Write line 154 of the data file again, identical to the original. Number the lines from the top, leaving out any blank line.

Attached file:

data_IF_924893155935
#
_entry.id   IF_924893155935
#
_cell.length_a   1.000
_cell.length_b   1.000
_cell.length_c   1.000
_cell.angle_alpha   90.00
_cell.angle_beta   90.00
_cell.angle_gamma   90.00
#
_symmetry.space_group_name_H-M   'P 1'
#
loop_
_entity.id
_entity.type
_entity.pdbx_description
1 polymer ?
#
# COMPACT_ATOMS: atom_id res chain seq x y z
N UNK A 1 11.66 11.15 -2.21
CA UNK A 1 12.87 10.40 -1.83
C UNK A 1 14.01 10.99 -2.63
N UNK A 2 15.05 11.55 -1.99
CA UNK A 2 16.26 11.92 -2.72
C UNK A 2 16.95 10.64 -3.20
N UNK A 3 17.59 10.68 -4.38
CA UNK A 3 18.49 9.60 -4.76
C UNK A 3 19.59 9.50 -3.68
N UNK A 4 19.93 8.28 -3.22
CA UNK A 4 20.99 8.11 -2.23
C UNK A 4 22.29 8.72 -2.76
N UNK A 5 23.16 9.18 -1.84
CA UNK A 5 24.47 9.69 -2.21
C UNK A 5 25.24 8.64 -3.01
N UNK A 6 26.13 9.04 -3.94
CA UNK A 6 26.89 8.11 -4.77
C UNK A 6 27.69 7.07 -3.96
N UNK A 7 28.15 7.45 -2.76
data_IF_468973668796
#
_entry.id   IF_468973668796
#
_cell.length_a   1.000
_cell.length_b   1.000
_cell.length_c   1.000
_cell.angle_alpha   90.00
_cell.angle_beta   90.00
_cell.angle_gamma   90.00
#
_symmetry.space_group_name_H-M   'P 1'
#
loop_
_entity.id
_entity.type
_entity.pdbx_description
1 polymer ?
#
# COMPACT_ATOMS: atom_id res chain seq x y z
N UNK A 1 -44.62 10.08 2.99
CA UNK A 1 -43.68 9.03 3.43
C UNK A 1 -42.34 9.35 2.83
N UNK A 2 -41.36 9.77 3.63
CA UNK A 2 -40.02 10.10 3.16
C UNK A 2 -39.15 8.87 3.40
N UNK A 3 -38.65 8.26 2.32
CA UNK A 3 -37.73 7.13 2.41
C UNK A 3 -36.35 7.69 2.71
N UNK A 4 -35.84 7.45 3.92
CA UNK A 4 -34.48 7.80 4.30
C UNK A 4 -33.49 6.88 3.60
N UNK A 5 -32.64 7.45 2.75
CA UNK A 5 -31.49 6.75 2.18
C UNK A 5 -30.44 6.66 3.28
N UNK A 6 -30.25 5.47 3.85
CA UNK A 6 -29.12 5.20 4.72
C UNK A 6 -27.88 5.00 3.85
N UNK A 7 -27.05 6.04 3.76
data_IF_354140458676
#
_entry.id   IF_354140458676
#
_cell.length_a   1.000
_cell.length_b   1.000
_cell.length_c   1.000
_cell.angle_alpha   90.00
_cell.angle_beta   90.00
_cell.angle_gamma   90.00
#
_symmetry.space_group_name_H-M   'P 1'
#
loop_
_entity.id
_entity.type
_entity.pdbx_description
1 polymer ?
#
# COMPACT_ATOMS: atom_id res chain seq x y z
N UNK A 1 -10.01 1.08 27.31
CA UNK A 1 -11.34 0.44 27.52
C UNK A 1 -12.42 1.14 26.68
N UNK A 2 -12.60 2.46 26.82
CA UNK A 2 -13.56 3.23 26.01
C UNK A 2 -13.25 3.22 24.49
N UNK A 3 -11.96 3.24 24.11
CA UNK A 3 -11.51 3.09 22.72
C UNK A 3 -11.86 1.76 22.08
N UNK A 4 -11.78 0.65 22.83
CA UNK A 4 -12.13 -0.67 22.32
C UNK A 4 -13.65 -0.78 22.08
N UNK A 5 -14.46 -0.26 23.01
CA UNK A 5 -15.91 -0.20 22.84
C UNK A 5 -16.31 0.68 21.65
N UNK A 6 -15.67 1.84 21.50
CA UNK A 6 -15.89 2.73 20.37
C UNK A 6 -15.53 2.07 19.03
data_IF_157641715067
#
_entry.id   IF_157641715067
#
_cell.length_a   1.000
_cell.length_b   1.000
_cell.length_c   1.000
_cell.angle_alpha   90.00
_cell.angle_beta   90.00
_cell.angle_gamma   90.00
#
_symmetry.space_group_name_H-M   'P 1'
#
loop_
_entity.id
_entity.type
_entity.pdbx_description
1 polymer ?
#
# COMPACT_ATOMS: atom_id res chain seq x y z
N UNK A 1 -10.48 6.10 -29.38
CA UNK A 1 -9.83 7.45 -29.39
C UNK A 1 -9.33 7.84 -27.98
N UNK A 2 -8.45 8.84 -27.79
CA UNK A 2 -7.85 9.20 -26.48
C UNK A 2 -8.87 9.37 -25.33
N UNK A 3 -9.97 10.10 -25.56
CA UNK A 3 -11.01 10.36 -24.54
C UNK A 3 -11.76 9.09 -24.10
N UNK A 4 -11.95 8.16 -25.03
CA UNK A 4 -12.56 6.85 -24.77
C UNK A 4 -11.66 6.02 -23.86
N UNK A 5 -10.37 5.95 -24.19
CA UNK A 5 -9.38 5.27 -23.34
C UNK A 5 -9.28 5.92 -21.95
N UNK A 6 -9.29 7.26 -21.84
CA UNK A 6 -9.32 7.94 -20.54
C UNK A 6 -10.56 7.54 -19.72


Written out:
C UNK A 6 -10.56 7.54 -19.72